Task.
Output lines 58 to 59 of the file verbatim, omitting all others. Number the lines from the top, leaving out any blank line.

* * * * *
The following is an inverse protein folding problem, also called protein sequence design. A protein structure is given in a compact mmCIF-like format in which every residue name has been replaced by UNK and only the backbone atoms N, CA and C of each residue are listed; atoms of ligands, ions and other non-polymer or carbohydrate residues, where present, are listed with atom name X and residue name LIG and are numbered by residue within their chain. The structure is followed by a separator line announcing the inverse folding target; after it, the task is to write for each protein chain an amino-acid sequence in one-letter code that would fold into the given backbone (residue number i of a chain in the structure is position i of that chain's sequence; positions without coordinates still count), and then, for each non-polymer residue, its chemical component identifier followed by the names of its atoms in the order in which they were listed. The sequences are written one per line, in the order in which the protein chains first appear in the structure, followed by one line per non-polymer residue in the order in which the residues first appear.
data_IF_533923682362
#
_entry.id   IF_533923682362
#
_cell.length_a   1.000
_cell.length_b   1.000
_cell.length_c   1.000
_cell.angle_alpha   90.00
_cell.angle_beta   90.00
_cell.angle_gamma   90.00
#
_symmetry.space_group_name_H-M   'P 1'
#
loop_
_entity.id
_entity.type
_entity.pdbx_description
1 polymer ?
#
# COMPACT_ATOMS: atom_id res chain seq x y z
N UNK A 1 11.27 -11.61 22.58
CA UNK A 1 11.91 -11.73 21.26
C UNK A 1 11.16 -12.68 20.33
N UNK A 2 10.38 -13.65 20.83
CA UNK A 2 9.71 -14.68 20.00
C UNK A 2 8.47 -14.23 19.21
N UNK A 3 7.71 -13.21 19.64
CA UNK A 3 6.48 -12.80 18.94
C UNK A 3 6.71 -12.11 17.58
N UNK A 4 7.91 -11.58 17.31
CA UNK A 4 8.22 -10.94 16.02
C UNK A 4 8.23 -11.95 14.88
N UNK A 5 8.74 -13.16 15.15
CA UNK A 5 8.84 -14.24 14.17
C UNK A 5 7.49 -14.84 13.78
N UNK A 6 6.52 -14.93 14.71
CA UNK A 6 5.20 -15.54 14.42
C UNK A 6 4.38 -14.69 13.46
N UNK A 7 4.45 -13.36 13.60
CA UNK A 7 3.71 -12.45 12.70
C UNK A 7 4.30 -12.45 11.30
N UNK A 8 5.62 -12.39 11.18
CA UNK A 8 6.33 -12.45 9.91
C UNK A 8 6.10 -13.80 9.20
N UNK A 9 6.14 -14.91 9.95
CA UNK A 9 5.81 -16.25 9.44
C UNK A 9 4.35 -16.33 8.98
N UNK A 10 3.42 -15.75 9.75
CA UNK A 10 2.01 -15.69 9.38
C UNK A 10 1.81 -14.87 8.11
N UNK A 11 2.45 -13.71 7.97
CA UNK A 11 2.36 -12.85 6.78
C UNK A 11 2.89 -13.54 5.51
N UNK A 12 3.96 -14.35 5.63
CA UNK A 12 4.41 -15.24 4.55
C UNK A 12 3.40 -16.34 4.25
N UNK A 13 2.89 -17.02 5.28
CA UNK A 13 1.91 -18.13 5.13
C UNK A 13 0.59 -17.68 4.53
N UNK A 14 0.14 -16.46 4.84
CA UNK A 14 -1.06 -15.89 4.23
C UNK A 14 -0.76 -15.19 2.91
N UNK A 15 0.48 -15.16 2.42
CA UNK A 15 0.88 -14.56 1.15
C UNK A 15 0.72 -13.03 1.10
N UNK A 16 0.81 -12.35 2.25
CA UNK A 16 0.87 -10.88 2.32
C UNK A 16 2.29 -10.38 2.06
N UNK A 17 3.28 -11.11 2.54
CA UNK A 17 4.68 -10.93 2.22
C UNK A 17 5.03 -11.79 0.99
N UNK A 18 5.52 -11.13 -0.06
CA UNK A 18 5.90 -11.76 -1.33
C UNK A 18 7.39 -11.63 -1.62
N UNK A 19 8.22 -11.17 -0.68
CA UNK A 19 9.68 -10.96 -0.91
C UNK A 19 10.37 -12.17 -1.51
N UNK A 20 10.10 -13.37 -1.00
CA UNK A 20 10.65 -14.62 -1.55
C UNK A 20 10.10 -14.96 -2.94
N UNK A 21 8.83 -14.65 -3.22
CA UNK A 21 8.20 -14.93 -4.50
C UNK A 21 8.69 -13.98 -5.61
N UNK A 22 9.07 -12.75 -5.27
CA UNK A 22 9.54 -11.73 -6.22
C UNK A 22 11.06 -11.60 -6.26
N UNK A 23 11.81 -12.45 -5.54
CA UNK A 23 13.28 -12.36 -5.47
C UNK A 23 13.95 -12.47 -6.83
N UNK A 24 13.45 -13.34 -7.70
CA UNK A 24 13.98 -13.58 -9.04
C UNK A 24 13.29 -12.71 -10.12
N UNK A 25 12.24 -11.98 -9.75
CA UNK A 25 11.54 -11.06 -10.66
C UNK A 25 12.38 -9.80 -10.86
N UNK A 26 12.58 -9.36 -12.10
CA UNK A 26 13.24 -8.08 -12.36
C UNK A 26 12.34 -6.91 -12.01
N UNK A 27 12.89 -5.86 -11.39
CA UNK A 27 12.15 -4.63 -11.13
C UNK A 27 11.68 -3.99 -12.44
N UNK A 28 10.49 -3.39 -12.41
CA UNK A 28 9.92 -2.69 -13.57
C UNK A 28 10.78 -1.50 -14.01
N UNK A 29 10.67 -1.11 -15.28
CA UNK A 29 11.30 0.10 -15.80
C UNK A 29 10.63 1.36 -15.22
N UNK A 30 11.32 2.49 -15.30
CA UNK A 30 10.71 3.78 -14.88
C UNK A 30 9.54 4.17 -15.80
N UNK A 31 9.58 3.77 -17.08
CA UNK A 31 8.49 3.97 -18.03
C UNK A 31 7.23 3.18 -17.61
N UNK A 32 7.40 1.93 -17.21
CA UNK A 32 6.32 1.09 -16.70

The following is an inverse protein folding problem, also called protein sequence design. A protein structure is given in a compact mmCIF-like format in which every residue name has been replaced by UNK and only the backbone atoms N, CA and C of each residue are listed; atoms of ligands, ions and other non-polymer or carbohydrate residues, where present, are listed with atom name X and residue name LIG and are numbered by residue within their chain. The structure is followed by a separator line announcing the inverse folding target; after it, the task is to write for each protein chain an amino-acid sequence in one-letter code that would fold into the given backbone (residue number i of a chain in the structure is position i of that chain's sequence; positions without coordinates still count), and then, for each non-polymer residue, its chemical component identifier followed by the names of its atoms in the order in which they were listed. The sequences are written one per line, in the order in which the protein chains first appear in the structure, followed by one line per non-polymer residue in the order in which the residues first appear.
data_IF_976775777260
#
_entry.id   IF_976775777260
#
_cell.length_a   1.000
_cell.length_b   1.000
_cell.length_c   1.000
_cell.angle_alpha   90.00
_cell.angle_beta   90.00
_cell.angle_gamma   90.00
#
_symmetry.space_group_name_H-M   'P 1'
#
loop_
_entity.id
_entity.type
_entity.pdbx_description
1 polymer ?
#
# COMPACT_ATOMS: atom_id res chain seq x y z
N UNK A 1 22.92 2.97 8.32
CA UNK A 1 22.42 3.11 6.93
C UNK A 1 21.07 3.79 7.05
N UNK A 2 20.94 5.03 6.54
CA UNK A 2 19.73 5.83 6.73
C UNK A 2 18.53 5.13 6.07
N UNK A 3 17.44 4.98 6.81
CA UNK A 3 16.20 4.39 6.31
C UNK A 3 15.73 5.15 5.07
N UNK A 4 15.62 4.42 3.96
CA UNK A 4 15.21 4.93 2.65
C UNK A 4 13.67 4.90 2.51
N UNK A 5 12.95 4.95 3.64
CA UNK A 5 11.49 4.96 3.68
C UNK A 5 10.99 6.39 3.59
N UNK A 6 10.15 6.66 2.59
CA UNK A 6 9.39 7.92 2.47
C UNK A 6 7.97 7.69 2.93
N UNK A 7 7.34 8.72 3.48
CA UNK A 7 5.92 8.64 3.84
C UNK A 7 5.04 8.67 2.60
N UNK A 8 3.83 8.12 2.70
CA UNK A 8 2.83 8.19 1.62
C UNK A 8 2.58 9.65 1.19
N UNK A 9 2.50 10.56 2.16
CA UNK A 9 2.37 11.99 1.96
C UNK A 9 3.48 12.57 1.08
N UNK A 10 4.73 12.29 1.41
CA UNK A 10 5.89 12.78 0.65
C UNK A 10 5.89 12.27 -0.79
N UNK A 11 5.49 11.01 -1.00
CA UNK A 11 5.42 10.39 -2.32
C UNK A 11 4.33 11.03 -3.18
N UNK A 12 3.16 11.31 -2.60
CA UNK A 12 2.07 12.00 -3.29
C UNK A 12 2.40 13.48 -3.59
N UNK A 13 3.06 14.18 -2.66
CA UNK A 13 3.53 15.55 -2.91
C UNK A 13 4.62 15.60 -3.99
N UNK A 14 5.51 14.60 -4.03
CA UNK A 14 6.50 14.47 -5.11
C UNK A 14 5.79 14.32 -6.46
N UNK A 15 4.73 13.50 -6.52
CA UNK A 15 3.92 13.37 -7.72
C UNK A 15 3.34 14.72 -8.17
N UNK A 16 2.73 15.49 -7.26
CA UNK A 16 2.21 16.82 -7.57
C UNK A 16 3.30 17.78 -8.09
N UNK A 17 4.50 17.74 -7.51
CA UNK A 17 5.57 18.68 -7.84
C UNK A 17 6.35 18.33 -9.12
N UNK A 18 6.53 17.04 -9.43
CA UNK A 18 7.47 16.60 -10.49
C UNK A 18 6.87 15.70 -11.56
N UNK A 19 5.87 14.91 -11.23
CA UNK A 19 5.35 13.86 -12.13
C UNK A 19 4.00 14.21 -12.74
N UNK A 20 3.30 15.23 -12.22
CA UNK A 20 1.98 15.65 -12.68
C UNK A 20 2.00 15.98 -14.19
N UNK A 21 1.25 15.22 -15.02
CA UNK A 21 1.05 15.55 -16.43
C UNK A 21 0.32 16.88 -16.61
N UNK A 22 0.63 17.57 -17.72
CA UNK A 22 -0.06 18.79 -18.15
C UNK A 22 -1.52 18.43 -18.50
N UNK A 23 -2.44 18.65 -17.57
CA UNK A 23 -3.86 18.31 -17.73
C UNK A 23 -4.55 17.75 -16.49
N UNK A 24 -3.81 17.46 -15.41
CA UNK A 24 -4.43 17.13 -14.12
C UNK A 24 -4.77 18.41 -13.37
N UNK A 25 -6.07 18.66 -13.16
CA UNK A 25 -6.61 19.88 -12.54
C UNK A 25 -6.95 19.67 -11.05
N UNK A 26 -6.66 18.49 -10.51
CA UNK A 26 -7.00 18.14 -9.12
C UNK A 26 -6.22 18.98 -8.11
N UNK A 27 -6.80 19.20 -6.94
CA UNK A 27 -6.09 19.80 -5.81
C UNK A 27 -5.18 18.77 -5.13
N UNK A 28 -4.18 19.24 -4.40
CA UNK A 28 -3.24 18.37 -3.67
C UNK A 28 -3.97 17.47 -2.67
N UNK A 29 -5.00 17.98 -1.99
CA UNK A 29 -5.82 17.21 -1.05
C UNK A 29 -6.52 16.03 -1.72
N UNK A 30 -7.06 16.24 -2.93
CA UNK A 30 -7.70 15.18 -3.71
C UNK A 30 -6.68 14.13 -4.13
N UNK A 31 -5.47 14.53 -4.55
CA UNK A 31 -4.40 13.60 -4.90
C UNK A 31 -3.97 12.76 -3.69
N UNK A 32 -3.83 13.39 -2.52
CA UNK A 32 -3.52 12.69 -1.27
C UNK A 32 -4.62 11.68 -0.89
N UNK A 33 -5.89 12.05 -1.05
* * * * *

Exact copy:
N UNK A 13 2.89 -17.02 5.28
CA UNK A 13 1.91 -18.13 5.13